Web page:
Covered Contracts:  (1) Davis-Bacon Act contracts; (2) Service Contract Act contracts; (3) concessions contracts; and (4) contracts offering services under leases and licenses associated with Federal property.

Affected Employees:  Employees performing work on covered contracts whose wages are governed by the DBA, SCA, or FLSA, as well as exempt employees.

Absences Covered:  Those absences resulting from:

  • Their own illnesses or other physical or mental health care needs, including preventive care.
  • The care of a family member or loved one who is ill or needs healthcare, including preventive care.
  • Purposes resulting from being the victim of domestic violence, sexual assault or stalking, or to assist a family member or loved one who is such a victim.

No Credit:  Paid sick leave under the proposed regulations would not count towards meeting prevailing wage or fringe benefit obligations under the DBA or SCA.

Enforcement:  Complaints of non-compliance would be filed with the DOL’s Wage and Hour Division. There is an investigatory process and an administrative process for resolving disputed questions of fact and law. Contractors found to have violated the regulations may be subject to the withholding of funds, damages, and debarment.

Effective Date:  New or replacement contracts solicited by or otherwise awarded on or after January 1, 2017. Continue Reading Mandatory paid sick leave for contractor employees

In its May 2014 report [pdf], the GAO found that the total number of contractor suspension and debarment actions continues to rise, more than doubling from 1,836 in FY 2009 to 4,812 in FY 2013. At a high level, the increase in suspension and debarments tracks the dramatic rise in federal contract spending. Looking at the data more closely suggests that all is not doom and gloom. Between 2012 and 2013, suspension actions increased by less than six percent. There were fewer debarments in 2013 than there were in 2012, and the decrease in some agencies is significant.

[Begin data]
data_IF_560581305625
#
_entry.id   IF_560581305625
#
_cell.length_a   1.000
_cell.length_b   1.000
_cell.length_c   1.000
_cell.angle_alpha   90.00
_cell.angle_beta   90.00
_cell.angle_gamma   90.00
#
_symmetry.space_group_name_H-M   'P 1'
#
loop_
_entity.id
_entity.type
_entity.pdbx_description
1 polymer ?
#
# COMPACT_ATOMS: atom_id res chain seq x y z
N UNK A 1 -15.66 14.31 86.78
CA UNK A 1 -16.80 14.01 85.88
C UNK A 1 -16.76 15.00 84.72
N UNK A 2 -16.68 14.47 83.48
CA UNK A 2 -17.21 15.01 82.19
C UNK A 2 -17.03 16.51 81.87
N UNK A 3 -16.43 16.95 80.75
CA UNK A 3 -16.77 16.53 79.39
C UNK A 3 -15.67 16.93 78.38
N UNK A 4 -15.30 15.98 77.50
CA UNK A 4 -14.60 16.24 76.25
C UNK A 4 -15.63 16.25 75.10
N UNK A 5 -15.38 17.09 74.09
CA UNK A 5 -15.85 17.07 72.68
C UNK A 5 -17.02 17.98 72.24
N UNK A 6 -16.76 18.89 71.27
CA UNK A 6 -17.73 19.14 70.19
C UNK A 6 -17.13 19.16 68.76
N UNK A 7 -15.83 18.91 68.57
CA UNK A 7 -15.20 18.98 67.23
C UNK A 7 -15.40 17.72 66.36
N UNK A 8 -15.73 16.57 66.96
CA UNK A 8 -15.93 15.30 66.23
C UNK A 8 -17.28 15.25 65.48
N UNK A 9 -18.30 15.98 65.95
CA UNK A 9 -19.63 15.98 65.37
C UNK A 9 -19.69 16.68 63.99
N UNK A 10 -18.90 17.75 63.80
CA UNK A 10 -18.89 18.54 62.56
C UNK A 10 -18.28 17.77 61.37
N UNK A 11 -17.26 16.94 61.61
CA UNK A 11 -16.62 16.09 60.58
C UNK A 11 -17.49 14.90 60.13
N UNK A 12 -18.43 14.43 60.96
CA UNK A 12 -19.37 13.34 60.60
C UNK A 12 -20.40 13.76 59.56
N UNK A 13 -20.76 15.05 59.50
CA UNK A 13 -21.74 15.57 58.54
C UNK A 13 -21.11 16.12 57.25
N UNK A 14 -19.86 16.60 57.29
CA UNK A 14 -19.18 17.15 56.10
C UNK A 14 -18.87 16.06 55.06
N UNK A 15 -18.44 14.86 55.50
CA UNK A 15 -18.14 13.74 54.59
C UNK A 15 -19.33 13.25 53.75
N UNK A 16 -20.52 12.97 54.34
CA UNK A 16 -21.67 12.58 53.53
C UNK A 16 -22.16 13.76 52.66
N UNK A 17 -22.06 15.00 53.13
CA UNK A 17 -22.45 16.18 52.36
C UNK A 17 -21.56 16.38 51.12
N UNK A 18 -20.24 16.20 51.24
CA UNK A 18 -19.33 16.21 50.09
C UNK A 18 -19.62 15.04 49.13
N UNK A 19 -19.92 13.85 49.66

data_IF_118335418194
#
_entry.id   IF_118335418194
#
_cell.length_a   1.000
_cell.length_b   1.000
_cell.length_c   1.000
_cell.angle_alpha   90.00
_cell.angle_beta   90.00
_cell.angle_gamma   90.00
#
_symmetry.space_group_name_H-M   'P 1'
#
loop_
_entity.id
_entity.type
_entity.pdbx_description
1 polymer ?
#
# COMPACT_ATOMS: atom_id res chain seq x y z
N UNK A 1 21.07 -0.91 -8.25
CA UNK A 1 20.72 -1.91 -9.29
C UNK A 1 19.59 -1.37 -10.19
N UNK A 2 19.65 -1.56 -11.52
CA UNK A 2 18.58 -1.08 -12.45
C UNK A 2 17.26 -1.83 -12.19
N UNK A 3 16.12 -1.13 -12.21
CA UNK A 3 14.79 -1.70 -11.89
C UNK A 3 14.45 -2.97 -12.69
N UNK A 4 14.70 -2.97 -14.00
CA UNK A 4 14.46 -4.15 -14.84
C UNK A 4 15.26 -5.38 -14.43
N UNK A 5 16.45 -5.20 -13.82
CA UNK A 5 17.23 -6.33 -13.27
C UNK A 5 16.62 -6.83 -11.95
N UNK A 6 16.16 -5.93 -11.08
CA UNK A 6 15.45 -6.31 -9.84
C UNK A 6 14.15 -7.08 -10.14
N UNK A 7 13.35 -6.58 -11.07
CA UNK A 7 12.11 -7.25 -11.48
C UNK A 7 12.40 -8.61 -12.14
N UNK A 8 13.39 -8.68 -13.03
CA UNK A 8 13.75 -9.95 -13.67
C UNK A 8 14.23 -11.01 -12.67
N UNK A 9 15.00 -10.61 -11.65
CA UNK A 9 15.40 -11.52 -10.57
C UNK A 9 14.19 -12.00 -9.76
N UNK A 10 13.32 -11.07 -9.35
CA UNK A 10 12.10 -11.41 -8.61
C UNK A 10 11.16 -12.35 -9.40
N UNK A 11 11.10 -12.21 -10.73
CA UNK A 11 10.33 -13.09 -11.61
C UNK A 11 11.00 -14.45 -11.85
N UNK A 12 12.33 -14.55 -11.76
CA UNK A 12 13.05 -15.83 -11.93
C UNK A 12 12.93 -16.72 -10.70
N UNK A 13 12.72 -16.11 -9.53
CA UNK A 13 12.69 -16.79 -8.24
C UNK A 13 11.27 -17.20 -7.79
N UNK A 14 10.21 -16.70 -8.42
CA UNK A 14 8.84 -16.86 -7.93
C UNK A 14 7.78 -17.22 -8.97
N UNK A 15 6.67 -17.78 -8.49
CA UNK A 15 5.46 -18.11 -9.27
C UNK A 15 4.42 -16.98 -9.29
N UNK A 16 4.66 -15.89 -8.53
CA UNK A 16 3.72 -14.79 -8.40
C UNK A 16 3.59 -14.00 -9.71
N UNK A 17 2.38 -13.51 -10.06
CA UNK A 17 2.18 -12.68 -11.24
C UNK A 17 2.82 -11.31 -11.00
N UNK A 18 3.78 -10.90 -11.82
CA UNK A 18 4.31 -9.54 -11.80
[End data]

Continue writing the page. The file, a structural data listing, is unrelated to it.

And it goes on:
The 2014 annual report published by the Interagency Suspension and Debarment Committee [pdf] reflects these figures. According to this report, there were 836 suspensions and 1,722 debarments in FY 2012. There were 883 suspensions and 1,715 debarments in FY 2013. The number of suspension actions increased by less than six percent and the number of debarments decreased slightly from 2012 to 2013. The percentage of proposed debarments that became actual debarments also decreased.

Continue Reading The favorable trends in suspension and debarment

Read the press about Judge James Gwin’s decision in United States ex rel. Barko v. Halliburton Co., No. 1:05-cv-1276 (D.D.C. Mar. 6, 2014), and you might see it as the beginning of the end for the attorney-client privilege in internal investigations. While the ultimate implications of the decision remain to be seen, that’s not how we see it.

The attorney-client privilege and the work product doctrine are alive and well, as is their application to internal investigations. The FAR clause implementing the requirement for a Code of Business Ethics and Conduct preserves the contractor’s right to conduct an internal investigation subject to the protections of the attorney-client privilege and the work product doctrine. See FAR 52.203-13. The Justice Department’s Principles of Federal Prosecution of Business Organizations explicitly states that a company is not required to waive privilege in order to get credit for cooperating with a government investigation. “[W]aiving the attorney-client and work product protections has never been a prerequisite under the Department’s prosecution guidelines for a corporation to be viewed as cooperative.”